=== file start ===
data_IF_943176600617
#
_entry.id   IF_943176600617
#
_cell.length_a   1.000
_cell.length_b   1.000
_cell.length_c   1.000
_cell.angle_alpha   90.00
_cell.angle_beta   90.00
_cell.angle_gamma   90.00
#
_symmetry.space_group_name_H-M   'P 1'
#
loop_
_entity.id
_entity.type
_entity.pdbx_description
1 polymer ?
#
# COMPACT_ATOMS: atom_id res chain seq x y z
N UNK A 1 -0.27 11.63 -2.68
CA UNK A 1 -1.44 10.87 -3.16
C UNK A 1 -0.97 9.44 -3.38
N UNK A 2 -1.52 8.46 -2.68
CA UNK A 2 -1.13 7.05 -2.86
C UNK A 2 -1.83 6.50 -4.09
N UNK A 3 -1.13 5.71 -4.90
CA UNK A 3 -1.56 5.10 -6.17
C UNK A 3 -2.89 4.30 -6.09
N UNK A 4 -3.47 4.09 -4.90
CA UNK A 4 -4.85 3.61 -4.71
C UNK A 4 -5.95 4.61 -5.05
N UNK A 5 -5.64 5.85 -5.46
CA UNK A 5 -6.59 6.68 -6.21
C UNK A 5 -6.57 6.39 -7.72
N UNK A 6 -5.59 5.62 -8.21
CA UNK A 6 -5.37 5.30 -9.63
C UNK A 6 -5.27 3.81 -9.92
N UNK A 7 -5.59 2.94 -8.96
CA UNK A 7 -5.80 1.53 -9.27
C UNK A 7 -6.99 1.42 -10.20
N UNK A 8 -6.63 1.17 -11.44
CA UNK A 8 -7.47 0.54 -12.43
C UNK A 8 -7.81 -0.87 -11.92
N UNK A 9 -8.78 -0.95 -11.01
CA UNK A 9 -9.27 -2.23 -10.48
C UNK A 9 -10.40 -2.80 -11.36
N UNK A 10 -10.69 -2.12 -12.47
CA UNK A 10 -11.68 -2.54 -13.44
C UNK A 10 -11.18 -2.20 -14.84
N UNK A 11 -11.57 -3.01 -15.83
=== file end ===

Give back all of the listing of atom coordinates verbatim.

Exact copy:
data_IF_943176600617
#
_entry.id   IF_943176600617
#
_cell.length_a   1.000
_cell.length_b   1.000
_cell.length_c   1.000
_cell.angle_alpha   90.00
_cell.angle_beta   90.00
_cell.angle_gamma   90.00
#
_symmetry.space_group_name_H-M   'P 1'
#
loop_
_entity.id
_entity.type
_entity.pdbx_description
1 polymer ?
#
# COMPACT_ATOMS: atom_id res chain seq x y z
N UNK A 1 -0.27 11.63 -2.68
CA UNK A 1 -1.44 10.87 -3.16
C UNK A 1 -0.97 9.44 -3.38
N UNK A 2 -1.52 8.46 -2.68
CA UNK A 2 -1.13 7.05 -2.86
C UNK A 2 -1.83 6.50 -4.09
N UNK A 3 -1.13 5.71 -4.90
CA UNK A 3 -1.56 5.10 -6.17
C UNK A 3 -2.89 4.30 -6.09
N UNK A 4 -3.47 4.09 -4.90
CA UNK A 4 -4.85 3.61 -4.71
C UNK A 4 -5.95 4.61 -5.05
N UNK A 5 -5.64 5.85 -5.46
CA UNK A 5 -6.59 6.68 -6.21
C UNK A 5 -6.57 6.39 -7.72
N UNK A 6 -5.59 5.62 -8.21
CA UNK A 6 -5.37 5.30 -9.63
C UNK A 6 -5.27 3.81 -9.92
N UNK A 7 -5.59 2.94 -8.96
CA UNK A 7 -5.80 1.53 -9.27
C UNK A 7 -6.99 1.42 -10.20
N UNK A 8 -6.63 1.17 -11.44
CA UNK A 8 -7.47 0.54 -12.43
C UNK A 8 -7.81 -0.87 -11.92
N UNK A 9 -8.78 -0.95 -11.01
CA UNK A 9 -9.27 -2.23 -10.48
C UNK A 9 -10.40 -2.80 -11.36
N UNK A 10 -10.69 -2.12 -12.47
CA UNK A 10 -11.68 -2.54 -13.44
C UNK A 10 -11.18 -2.20 -14.84
N UNK A 11 -11.57 -3.01 -15.83